Wednesday, January 19, 2005

The True Cost of Social Security

The American Spectator

I really wish people (Democrats, anti-SS reformers, NYT's....) would quit jerking everyone around and try to understand without hyperbole what the true situation is with Social Security. Every time there's a new wave of Democrats spewing forth their disinformation campaign I get a call from my Dad who is going on 83 years of age. We go through this whole routine of "well it won't affect me so I don't have to worry!" Then I say "Yeah but what about your children and grandchildren? They are the ones who are going to have to pay for you not worrying about it. President Bush and many Republicans at least are taking the political risk of looking to the future and not just next year". So, this article does some splainin of the true cost. It's not an easy read to understand because we've made SS into this monolithic maze of gobbleygook through the shenanigans of Congress and previous adminstrations.

Here to me is the key section:
Thus, $3.7 trillion is not what is needed over the next 75 years. It is what the federal government would have to invest right now to meet the Social Security's 75-year shortfall.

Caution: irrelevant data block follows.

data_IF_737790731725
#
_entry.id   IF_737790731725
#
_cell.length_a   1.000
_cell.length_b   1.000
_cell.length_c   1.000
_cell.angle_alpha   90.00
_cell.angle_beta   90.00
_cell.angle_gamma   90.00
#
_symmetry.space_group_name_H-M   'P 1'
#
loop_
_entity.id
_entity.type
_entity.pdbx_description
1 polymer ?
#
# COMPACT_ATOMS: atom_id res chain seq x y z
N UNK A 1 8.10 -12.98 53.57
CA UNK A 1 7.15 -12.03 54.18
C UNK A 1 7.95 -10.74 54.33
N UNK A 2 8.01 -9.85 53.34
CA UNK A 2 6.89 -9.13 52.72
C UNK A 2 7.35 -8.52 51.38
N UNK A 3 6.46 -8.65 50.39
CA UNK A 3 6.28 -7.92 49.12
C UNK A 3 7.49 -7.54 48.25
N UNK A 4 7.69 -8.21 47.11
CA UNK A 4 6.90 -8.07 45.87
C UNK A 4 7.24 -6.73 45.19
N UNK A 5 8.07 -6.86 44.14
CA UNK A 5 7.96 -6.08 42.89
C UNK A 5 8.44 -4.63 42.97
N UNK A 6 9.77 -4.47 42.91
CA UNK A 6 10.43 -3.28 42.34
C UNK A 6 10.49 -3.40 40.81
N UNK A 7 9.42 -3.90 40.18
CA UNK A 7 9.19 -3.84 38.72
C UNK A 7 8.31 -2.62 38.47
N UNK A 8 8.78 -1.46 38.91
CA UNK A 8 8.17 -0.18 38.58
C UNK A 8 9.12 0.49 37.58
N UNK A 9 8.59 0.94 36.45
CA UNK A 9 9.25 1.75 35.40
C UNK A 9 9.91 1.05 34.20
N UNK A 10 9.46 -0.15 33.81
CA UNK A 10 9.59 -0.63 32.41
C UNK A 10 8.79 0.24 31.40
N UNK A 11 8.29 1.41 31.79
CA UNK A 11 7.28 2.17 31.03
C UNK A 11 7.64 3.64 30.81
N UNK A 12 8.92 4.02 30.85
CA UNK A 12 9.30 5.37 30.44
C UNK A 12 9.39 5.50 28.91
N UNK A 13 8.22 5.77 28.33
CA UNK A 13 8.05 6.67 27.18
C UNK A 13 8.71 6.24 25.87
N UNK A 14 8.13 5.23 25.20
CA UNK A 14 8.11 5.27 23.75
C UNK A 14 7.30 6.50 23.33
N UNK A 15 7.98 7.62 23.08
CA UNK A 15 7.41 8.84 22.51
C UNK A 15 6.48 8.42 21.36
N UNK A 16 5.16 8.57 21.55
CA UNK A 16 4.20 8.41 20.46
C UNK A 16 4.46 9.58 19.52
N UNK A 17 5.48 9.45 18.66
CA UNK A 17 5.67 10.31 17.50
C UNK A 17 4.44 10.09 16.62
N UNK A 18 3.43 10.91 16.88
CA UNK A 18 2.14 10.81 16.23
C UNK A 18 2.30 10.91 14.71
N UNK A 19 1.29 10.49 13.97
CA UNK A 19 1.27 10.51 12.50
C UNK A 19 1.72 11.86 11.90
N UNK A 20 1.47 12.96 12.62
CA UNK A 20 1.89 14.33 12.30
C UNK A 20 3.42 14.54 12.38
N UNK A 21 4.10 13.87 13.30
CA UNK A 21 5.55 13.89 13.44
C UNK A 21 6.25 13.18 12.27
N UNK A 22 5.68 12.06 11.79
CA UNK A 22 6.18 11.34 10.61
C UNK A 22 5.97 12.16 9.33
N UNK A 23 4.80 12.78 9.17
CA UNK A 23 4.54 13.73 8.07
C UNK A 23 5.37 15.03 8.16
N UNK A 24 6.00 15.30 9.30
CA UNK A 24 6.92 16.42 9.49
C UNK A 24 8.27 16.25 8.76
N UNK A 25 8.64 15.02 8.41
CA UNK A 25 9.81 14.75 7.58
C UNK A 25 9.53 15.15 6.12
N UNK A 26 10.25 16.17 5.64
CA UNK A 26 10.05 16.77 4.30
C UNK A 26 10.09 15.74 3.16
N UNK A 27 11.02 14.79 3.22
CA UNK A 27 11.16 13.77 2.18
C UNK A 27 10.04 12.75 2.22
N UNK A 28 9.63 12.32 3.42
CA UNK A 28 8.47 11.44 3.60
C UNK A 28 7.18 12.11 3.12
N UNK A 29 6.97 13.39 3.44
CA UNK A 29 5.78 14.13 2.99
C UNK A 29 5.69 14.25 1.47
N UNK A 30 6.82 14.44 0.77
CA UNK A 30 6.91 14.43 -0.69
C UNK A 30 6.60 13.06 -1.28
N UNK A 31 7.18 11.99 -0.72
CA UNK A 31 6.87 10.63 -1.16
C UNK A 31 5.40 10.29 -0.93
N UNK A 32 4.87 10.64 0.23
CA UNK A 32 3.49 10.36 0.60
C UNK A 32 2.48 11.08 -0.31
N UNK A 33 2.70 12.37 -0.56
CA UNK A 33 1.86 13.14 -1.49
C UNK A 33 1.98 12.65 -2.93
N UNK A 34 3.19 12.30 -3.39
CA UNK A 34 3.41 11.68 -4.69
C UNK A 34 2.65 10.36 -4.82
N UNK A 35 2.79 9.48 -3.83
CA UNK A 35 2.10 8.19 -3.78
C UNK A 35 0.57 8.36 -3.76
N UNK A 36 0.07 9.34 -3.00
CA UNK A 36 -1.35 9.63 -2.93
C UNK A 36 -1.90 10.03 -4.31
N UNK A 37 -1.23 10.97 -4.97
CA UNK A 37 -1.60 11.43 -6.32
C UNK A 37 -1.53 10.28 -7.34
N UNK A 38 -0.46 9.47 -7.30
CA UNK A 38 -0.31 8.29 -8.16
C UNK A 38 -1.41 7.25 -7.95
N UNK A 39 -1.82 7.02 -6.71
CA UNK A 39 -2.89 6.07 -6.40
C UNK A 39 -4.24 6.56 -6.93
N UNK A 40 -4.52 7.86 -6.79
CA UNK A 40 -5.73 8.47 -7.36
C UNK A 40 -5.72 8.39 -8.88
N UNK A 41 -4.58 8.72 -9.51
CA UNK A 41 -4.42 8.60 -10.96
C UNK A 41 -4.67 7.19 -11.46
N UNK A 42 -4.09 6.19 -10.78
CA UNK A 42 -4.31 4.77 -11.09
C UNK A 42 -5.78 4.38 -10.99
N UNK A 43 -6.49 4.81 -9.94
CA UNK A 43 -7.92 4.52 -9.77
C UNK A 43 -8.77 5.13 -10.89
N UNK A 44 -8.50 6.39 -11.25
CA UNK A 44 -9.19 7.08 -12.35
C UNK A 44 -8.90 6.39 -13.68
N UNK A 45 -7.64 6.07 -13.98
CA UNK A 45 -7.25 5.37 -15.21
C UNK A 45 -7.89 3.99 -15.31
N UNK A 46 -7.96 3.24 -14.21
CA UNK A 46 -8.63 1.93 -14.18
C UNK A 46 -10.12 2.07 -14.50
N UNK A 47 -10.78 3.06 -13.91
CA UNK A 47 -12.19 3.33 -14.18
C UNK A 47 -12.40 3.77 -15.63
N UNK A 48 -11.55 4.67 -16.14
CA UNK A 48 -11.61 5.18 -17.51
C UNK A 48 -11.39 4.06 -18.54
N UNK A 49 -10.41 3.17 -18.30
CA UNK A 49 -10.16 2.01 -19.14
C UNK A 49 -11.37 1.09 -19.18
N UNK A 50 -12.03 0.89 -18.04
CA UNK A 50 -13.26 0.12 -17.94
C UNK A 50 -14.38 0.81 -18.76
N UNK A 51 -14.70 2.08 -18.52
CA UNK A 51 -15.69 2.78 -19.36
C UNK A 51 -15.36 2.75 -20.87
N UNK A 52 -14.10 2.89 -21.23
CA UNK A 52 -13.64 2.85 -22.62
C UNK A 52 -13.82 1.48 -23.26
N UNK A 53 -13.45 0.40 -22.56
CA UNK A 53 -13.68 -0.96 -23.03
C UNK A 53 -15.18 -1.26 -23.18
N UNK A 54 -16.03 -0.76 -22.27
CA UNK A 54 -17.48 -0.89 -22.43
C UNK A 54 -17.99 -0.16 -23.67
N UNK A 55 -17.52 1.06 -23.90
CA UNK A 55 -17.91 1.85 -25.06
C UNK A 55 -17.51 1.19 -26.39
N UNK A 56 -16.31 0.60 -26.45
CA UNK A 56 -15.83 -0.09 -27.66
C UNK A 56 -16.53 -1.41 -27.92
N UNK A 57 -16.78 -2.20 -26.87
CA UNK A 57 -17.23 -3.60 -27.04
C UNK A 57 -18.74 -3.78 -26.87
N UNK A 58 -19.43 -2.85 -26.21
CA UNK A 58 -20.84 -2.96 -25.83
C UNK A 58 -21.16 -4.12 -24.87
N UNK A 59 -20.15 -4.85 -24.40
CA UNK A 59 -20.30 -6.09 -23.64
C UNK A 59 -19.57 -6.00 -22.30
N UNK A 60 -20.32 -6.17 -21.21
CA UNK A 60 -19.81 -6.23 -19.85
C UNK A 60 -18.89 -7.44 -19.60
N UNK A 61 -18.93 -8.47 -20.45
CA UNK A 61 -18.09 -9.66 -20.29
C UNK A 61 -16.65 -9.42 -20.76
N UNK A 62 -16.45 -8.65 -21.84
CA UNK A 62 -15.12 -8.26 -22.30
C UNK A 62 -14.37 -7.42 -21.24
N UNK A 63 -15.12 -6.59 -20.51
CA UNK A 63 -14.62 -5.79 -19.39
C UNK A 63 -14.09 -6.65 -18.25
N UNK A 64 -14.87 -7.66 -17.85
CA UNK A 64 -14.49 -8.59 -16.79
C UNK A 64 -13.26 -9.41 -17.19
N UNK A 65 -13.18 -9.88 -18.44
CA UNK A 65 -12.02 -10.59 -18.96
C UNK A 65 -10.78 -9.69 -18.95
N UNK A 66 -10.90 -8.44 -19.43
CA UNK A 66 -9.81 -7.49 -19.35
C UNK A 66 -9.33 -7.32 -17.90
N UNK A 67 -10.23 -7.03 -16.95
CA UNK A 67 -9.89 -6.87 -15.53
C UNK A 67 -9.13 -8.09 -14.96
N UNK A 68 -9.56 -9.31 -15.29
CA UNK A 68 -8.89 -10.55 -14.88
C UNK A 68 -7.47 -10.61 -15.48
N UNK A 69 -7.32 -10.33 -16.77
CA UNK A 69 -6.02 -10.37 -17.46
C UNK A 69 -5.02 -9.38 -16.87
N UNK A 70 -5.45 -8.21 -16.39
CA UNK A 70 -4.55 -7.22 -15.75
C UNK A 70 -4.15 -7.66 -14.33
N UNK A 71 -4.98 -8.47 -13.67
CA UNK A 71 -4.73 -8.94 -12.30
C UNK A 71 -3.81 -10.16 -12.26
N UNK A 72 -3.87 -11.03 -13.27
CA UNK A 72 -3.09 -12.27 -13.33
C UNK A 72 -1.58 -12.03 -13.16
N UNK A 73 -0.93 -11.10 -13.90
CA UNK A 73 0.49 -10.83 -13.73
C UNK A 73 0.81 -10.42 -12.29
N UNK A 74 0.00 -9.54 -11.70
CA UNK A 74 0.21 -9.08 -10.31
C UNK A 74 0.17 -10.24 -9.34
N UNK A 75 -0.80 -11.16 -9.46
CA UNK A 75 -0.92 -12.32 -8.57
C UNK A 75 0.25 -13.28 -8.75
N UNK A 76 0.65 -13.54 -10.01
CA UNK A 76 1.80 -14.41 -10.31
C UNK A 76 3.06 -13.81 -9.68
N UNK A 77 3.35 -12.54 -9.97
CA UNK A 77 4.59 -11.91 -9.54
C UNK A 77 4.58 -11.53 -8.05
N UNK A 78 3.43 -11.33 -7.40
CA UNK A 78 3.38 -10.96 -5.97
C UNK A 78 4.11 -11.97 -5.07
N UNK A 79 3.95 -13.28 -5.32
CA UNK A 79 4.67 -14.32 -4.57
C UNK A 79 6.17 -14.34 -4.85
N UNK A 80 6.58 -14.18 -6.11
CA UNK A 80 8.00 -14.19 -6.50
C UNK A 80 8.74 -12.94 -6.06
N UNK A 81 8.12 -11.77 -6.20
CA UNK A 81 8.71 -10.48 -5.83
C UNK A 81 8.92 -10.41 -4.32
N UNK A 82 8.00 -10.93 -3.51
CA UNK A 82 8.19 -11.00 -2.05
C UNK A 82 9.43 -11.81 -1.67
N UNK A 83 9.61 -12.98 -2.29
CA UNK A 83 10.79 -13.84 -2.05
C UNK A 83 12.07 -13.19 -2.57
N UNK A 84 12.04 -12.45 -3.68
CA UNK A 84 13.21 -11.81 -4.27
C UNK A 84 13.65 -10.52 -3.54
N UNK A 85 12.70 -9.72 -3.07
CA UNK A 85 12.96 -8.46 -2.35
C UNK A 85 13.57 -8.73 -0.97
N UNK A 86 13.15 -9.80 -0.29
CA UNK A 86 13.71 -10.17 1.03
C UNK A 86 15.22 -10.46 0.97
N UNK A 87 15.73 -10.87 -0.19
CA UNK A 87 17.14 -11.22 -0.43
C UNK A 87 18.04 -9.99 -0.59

Since the federal government isn't going to come up with an extra $3.7 trillion to invest tomorrow, a more useful figure in understanding the shortfall is the "cumulative cost." That is the cost to the taxpayers, over a 75-year period, of paying off all the treasury bonds in the Social Security trust fund plus meeting all the obligations of Social Security once the trust fund runs dry. Using data from the 2004 Trustees' report, that number is (sit down) $24.9 trillion in inflation-adjusted dollars! That is an annual average of $332 billion extra that the taxpayers will have to pony up for Social Security. Even that doesn't tell the full story because included are the years 2004-2018 when Social Security is still running a surplus. After 2018, the annual Social Security deficit grows quickly: By 2022 taxpayers will have to pay almost $100 billion above what they will shell out in payroll taxes to meet all of Social Security's obligations. That will reach over $200 billion in 2027, over $300 billion in 2033, and $400 billion in 2046. If you are under 40 years of age, chances are quite good you will live to see all of those dates.


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